Pa. festival celebrates crafts of 18th, 19th centuries


August 04, 1991|By Dorothy Fleetwood

The Goschenhoppen Folk Festival celebrates its 25th year Friday and Saturday at the New Goschenhoppen Park in East Greenville, Pa.

The festival was started by the Goschenhoppen Historians, who found it was a good way to teach and preserve the heritage and local folk culture of the oldest existing continuously Pennsylvania Dutch community in the country. Today it is nationally recognized as an educational event for the whole family, totally devoid of commercialism.

A walk through the 10-acre park is a step back in time with more than 500 skilled and apprentice craftspeople, clad in Colonial costumes, performing 18th and 19th century crafts. Authentic tools will be used to demonstrate the more than 165 traditional crafts and an 18th and 19th century house will be on display.

The theme of this year's event is auctions of the 18th and 19th century. These auctions were major social events, with people coming from miles around. Peddlers also came to sell various wares and food. The auctions will be conducted in Pennsylvania Dutch. An 18th century auction will be held Friday at 2 p.m. and Saturday at 11 a.m. using British currency. The 19th century auctions at 4 p.m. Friday and 1 p.m. Saturday will use U.S. currency. There will also be a public auction on Saturday at 3:15 p.m., when visitors can bid on items produced and donated by festival craftspeople.

A full schedule of stage programs includes demonstrations, lectures and band concerts. As for food, it will be strictly Pennsylvania Dutch; no hot dogs and hamburgers here. An old-fashioned church supper will also be available.

The event is held rain or shine from noon to 8 p.m. Friday, 10 a.m. to 6 p.m. Saturday. Admission is $5 for adults, free for children under 12.

The park is on Third Street (Pa. Route 29) in the town of East Greenville in Upper Montgomery County. For information, call (215) 234-8953 or (215) 754-6013.


The annual Living History Day will be be held Saturday at Fort Ward Museum and Historic Site in Alexandria, Va.

Interpretive programs will present a picture of both military and civilian life during the Civil War. Portrayals of Union and Confederate camp life will include the swearing-in of troops, a Union infantry drill, a Confederate cavalry drill and a retreat ceremony. "President Lincoln" will be on hand to review the troops at a mustering ceremony, and there will be political speeches in support of the war. Civilian life will be presented in the form of a ladies' fashion parade, period games for children and camp sutlers. Daytime activities will take place from 10 a.m. to 5 p.m. Then at 7 p.m. a concert of Civil War music will be performed by the Appalachian Strings. From 7 p.m. to 9 p.m. torchlight tours will be conducted of both camps.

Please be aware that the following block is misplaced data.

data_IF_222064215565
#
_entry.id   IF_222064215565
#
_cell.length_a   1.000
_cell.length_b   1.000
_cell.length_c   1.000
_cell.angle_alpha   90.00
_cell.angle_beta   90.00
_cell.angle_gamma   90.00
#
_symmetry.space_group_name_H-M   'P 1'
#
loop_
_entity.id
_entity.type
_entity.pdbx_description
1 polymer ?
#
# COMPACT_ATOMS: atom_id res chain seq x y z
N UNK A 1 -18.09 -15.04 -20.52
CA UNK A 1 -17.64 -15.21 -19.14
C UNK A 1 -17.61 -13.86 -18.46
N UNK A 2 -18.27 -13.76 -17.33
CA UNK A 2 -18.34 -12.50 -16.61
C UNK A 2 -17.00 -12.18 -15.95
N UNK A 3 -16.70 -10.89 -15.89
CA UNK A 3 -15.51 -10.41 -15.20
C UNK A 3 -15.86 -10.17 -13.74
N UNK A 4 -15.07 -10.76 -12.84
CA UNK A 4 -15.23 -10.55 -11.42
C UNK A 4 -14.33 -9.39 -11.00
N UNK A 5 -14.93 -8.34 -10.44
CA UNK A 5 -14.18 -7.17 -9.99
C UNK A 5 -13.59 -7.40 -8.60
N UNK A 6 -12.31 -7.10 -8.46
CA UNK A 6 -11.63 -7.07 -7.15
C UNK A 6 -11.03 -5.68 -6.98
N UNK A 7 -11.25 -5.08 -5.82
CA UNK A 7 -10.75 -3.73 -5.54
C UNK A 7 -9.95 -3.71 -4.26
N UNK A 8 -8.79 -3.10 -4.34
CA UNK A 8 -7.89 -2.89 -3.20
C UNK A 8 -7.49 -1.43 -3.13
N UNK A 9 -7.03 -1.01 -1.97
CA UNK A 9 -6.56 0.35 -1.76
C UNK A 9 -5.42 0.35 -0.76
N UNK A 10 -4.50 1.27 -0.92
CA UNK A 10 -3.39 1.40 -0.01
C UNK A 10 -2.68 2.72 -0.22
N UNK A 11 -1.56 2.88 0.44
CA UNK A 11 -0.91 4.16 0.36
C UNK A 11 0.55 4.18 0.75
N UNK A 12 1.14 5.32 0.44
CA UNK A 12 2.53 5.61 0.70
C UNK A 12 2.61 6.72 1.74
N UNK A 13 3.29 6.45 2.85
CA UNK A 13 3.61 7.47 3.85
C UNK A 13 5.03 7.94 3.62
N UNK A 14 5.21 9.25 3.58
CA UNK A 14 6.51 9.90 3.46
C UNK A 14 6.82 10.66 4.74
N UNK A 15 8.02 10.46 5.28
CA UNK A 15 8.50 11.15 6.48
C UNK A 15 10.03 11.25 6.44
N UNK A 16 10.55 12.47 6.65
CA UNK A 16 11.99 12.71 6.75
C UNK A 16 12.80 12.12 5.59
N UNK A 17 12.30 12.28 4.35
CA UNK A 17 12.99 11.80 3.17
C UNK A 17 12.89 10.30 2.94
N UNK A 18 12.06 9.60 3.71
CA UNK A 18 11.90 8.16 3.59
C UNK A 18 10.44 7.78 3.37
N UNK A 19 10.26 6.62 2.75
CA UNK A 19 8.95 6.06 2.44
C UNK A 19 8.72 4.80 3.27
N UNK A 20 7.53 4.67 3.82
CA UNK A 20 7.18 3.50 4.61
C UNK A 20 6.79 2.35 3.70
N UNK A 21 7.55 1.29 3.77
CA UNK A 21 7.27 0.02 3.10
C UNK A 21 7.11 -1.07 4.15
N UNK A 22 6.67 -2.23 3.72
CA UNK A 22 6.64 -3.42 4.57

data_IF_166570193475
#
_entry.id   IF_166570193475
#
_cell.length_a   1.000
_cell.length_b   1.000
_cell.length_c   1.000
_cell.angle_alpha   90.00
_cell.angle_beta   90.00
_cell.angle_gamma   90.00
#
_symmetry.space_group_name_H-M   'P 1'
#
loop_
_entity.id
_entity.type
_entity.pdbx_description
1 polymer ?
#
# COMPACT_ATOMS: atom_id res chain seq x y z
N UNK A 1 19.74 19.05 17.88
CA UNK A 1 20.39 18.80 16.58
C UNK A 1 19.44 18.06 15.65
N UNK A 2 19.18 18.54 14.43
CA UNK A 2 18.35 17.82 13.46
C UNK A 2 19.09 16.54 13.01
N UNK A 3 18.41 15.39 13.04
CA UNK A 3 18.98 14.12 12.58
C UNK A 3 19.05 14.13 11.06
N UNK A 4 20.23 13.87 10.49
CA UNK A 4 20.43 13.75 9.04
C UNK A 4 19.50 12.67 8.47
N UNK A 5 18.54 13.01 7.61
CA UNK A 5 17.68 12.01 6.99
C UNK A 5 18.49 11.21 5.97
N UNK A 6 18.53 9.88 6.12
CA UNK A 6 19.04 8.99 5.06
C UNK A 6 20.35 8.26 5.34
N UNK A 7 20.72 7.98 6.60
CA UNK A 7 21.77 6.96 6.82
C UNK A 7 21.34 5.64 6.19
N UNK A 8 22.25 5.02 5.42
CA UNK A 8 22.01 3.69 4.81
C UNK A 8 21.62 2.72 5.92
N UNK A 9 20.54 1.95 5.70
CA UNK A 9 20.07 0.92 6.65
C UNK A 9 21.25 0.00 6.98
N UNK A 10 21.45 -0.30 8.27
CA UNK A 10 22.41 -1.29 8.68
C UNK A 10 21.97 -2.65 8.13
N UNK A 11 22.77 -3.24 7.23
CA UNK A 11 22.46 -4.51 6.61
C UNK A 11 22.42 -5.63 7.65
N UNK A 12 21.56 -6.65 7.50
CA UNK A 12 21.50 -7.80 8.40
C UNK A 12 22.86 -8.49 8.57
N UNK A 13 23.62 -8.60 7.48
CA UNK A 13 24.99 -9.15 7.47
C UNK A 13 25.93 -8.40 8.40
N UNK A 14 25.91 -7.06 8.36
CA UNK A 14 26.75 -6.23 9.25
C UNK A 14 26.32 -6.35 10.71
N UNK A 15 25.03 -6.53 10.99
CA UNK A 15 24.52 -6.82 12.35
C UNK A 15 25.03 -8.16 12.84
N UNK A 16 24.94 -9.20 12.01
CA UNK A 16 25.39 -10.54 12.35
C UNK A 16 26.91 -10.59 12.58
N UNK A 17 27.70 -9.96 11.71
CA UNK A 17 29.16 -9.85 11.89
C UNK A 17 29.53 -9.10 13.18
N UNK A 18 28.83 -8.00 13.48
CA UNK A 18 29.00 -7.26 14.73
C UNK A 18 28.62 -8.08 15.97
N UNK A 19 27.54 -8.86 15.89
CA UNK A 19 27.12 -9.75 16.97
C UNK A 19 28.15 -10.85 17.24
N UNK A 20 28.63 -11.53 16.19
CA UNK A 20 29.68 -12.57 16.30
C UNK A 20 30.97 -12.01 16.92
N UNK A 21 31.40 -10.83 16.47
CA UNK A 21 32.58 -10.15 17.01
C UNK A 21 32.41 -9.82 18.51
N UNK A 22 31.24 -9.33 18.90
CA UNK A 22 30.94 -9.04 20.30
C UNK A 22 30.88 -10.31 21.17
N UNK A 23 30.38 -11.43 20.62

Donations of $2 for adults, $1 for children are requested for day or evening activities. Fort Ward is at 4301 West Braddock Road )) in Alexandria, just off Interstate 395. For information, call (703) 838-4848.


Seafood lovers won't want to miss the annual Dorchester County Seafood Feast-i-val Saturday from noon to 5 p.m. at the $l University of Maryland Environmental Center at Horn Point near Cambridge.

The menu includes steamed crabs, crab cakes, homemade crab soup, fried clam strips, fried fish, corn on the cob, watermelon and other dishes. The price for an all-you-can-eat meal is $18 for adults, $9 for children under 12. Tickets can be purchased in advance or at the gate. In addition there will be a live country band, craft booths and exhibits.

To reach the center take Route 343 about seven miles west of Cambridge. For information, call (301) 228-3575.


The Great Pocomoke Fair is being revived after more than 60 years. It will be held Friday and Saturday at the old fairgrounds in Pocomoke City.

Harness racing will be one of the major attractions as it was at the fairs held around the turn of the century. Racing begins both days at 5:30 p.m. There will be no starting gate; instead, horses will be led out the old-fashioned way by a local bagpiper. There will be antique cars, a fashion show of clothing from the 1920s, contests, musical entertainment, food booths and demonstrations of biscuit making, canning, quilting and harness mending.

The hours are 10 a.m. to 9 p.m. both days. Admission is $2 for adults; $1 for children. For information, call (301) 957-2220 or (301) 957-0132.

Other attractions in the area next weekend are the Worcester County Fair at Furnacetown, the re-created 19th century industrial village near Snow Hill. Attractions include animal shows, games and contests for children and adults, a pet fair, musical entertainment and a fashion show. The hours are 10 a.m. to 9 p.m. Friday, 10 a.m. to 5 p.m. Saturday. From 8 p.m. to midnight Saturday there will be dancing under the stars at Sturgis Park in Snow Hill. The park will also be the site of the fourth annual Canoe Jousting tournament next Sunday from noon to 4 p.m. For information, call (301) 632-1972.


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